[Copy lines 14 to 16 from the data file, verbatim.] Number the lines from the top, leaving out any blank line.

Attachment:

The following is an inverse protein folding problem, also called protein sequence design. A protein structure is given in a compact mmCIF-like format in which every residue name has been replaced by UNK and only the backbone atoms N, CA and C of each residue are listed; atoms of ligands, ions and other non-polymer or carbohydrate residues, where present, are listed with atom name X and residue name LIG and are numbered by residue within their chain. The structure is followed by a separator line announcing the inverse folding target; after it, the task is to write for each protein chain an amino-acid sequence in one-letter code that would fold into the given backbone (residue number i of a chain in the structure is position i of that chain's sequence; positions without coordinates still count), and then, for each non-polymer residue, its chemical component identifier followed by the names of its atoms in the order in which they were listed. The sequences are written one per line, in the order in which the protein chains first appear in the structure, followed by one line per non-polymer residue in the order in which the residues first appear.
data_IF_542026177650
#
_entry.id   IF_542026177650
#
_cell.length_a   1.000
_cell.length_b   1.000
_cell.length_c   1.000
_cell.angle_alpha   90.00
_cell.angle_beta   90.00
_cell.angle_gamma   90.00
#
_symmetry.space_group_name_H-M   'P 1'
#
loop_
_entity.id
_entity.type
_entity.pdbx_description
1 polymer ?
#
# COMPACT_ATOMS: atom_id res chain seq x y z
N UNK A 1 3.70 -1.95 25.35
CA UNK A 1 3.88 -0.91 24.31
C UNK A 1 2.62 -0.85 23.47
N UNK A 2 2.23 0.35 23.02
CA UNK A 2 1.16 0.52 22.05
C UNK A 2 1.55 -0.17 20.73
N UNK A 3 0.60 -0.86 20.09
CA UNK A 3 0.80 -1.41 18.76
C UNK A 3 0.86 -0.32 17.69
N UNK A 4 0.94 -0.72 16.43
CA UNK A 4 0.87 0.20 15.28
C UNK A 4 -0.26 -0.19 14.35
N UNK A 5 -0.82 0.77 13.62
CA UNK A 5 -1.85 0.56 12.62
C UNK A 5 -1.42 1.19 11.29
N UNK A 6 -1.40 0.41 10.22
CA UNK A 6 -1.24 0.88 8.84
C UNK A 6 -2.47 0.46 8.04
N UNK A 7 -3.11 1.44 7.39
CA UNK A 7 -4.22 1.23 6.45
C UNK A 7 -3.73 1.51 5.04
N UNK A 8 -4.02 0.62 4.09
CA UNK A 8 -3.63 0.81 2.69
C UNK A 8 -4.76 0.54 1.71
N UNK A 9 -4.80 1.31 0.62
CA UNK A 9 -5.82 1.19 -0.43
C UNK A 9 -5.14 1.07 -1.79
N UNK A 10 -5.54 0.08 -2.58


#
loop_
_entity.id